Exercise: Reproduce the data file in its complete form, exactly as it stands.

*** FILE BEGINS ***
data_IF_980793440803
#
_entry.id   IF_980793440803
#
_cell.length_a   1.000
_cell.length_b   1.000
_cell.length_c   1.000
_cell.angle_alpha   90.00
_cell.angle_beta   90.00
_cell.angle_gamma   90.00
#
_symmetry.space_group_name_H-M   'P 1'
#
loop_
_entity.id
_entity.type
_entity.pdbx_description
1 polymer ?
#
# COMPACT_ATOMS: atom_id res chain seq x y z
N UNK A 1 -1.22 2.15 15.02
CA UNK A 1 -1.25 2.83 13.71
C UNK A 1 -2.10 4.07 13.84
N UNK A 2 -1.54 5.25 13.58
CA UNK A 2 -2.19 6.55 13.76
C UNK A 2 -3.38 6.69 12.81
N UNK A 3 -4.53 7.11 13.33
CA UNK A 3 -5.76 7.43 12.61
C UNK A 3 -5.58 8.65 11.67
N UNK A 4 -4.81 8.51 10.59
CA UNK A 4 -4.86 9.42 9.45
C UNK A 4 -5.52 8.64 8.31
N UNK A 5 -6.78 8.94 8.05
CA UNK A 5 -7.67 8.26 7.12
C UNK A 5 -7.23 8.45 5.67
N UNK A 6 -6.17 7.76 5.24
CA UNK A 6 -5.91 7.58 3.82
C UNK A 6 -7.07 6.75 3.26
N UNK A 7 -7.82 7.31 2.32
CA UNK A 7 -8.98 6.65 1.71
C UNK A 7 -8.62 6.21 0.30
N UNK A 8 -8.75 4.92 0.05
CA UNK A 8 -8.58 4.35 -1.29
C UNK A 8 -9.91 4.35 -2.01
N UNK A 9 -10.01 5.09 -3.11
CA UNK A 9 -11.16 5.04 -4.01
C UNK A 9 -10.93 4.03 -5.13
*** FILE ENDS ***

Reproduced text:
data_IF_980793440803
#
_entry.id   IF_980793440803
#
_cell.length_a   1.000
_cell.length_b   1.000
_cell.length_c   1.000
_cell.angle_alpha   90.00
_cell.angle_beta   90.00
_cell.angle_gamma   90.00
#
_symmetry.space_group_name_H-M   'P 1'
#
loop_
_entity.id
_entity.type
_entity.pdbx_description
1 polymer ?
#
# COMPACT_ATOMS: atom_id res chain seq x y z
N UNK A 1 -1.22 2.15 15.02
CA UNK A 1 -1.25 2.83 13.71
C UNK A 1 -2.10 4.07 13.84
N UNK A 2 -1.54 5.25 13.58
CA UNK A 2 -2.19 6.55 13.76
C UNK A 2 -3.38 6.69 12.81
N UNK A 3 -4.53 7.11 13.33
CA UNK A 3 -5.76 7.43 12.61
C UNK A 3 -5.58 8.65 11.67
N UNK A 4 -4.81 8.51 10.59
CA UNK A 4 -4.86 9.42 9.45
C UNK A 4 -5.52 8.64 8.31
N UNK A 5 -6.78 8.94 8.05
CA UNK A 5 -7.67 8.26 7.12
C UNK A 5 -7.23 8.45 5.67
N UNK A 6 -6.17 7.76 5.24
CA UNK A 6 -5.91 7.58 3.82
C UNK A 6 -7.07 6.75 3.26
N UNK A 7 -7.82 7.31 2.32
CA UNK A 7 -8.98 6.65 1.71
C UNK A 7 -8.62 6.21 0.30
N UNK A 8 -8.75 4.92 0.05
CA UNK A 8 -8.58 4.35 -1.29
C UNK A 8 -9.91 4.35 -2.01
N UNK A 9 -10.01 5.09 -3.11
CA UNK A 9 -11.16 5.04 -4.01
C UNK A 9 -10.93 4.03 -5.13